One of my former students, Nathan Martin, had worked with Reagan culture czar Bill Bennett on his sequel to The Book of Virtues, a collection of classic and contemporary readings entitled The Book of Man: Readings on the Path to Manhood.
It explores the traits and virtues of manhood, some arguably lost in our feminized and gender-neutral age, using stories, poems, and reflections from authors ranging from Homer and Shakespeare to Winston Churchill and Ronald Reagan. (Luther even makes an appearance!) The book is divided into chapters dealing with Man at War; Man at Work; Man in Sports, Play, & Leisure; Man in the Polis; Man with Woman and Children; Man in Prayer and Reflection.
The Acknowledgements credit not only Nathan but also a slew of other Patrick Henry College products: Christopher Beach, Olivia Linde, Brian Dutze, Shane Ayers, and David Carver. That’s virtually the whole research team, drawing on their background in the Great Books, their perceptive thinking about these issues, and their writing and editing skills. So I’m very proud of them.Nathan is also a fan of this blog (you might also recognize some of those other names as occasional commenters) and of the discussions that we have here. He sent me two copies of the book, one for me and one to give away on my blog.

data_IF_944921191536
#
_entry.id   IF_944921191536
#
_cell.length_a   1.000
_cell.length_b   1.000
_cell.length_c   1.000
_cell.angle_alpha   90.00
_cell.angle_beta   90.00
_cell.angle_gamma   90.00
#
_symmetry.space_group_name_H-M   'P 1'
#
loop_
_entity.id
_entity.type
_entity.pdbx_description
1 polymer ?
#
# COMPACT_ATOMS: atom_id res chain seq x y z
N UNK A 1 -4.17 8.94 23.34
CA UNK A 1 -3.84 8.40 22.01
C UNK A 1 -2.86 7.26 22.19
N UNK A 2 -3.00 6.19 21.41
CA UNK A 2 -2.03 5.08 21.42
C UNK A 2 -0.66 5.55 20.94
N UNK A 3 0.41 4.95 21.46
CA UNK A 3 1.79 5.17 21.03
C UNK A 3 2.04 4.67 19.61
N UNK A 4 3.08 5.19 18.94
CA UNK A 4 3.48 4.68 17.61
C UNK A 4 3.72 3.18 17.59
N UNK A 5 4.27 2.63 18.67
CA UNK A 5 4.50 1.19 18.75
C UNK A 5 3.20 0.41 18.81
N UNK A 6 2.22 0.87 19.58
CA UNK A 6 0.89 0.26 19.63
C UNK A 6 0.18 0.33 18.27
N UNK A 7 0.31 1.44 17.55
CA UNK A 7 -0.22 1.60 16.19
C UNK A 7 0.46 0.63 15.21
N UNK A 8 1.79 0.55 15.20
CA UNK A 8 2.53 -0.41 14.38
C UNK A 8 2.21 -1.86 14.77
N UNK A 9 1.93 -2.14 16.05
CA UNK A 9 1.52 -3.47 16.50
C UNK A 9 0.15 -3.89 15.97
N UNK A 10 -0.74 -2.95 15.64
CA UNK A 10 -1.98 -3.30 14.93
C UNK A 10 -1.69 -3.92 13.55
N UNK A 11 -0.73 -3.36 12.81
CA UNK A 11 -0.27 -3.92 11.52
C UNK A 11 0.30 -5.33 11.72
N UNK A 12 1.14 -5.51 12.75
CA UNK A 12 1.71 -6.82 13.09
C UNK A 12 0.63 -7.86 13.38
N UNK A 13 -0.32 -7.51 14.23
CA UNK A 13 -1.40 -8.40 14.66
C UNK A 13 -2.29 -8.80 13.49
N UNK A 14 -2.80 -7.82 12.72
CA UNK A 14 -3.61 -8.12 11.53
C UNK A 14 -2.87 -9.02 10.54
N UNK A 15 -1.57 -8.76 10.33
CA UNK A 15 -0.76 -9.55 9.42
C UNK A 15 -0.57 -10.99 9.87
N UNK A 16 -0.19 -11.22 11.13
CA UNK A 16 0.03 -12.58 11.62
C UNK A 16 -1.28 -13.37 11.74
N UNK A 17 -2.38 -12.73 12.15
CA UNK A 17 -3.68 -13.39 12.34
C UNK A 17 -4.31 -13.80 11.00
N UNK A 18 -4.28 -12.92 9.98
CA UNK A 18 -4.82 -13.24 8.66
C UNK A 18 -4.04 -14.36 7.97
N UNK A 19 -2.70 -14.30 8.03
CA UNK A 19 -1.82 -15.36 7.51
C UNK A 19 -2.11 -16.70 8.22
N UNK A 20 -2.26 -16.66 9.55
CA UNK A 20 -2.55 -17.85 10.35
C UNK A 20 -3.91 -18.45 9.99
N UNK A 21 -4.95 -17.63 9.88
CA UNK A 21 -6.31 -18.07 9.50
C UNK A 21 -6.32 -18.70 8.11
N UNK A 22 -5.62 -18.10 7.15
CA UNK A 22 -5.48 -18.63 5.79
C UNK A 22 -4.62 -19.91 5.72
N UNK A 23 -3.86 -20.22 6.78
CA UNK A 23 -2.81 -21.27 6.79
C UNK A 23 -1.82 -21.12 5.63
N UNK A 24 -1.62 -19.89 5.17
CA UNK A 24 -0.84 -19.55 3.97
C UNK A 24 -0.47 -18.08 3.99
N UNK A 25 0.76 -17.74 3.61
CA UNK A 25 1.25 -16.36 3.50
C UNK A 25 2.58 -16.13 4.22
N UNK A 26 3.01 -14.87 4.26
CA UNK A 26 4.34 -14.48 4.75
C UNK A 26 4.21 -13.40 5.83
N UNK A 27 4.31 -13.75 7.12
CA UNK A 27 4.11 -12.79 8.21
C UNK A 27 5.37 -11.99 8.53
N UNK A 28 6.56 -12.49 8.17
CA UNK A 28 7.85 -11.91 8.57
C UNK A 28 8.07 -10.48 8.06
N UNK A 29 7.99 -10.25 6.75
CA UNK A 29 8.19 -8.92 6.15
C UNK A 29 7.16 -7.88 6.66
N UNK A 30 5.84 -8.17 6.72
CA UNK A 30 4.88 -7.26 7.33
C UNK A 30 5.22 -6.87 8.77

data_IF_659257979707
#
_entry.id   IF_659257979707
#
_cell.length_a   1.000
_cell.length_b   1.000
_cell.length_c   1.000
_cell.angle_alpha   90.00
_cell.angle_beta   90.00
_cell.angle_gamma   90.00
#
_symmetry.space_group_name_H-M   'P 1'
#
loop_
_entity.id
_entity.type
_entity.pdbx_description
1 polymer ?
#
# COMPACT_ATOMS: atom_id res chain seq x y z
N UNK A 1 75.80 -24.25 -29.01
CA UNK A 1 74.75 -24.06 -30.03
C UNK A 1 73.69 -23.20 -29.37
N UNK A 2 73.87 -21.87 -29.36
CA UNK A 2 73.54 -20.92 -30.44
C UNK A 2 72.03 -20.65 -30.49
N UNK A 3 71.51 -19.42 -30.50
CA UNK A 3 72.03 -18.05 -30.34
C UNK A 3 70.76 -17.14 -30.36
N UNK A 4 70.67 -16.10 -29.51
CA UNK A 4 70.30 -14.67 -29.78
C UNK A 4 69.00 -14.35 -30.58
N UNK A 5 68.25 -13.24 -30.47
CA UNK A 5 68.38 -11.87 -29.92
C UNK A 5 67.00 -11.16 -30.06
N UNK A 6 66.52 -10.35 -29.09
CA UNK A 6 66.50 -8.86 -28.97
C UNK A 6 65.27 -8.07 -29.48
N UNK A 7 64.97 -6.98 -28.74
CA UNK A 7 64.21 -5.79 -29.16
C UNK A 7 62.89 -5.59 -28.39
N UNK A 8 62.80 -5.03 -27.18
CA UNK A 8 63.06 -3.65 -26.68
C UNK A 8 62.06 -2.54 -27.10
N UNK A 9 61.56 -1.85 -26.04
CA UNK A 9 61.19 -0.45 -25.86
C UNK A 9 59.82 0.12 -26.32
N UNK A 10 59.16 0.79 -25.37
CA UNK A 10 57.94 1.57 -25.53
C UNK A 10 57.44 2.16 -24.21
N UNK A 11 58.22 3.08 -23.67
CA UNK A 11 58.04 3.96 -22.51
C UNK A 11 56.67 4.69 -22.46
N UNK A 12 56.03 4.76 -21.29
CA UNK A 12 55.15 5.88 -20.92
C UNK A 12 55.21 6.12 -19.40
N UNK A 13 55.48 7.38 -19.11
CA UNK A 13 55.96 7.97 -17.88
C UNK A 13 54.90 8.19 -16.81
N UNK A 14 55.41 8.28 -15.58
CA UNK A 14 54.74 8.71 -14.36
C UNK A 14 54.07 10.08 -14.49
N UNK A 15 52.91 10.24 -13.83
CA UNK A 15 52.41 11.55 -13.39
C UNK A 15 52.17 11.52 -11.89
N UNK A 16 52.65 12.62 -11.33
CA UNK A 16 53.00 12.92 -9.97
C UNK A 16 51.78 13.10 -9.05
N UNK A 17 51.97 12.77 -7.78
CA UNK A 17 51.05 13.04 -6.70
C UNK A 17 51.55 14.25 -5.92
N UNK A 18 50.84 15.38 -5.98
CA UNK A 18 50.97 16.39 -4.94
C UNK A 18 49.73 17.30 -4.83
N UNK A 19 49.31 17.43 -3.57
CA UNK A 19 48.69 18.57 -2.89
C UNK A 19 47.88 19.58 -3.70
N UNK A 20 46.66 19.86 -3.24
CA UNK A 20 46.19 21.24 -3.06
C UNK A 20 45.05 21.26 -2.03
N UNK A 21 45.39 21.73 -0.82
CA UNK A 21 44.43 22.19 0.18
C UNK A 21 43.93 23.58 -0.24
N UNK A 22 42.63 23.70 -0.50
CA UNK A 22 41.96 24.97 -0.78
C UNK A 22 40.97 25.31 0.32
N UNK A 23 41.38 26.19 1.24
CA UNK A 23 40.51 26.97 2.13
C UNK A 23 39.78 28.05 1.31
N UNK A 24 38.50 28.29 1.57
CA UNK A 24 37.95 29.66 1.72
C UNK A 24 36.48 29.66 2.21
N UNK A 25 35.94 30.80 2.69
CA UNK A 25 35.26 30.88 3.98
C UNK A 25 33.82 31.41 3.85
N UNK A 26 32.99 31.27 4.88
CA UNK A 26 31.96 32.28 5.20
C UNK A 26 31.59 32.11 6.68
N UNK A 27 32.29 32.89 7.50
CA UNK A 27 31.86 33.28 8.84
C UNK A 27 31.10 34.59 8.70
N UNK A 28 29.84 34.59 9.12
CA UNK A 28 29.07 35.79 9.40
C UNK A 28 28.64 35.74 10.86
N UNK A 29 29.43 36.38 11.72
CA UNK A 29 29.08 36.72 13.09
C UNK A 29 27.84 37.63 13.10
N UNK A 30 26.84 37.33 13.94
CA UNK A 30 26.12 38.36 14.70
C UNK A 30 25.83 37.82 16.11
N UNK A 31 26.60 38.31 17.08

So I will celebrate my birthday Hobbit style: Instead of getting a present, I will give a present. Well, actually I’m not giving it; Nathan is. And it won’t really be a gift. Unlike God, I am making you earn it. I’d like to start one of our famous discussions. And the person deemed to have made the best comment will receive the free book. (I haven’t quite determined how this will be decided yet. Maybe it will be obvious. Maybe we’ll vote on it.) The comments, for the purposes of the contest, will be closed at midnight Eastern time on Sunday.
So here is the topic for discussion: What is “manliness” in your thinking and in your experience?
I’d like to hear from women (what are the masculine traits that you look for in a man?) and men (when did you have to “act like a man,” and what did that entail?), and from people in various stages of life (boys, youth, husbands, fathers, and old guys like I have now become).
By the way, if you don’t want to hold out for a free book, you can buy one by clicking the links.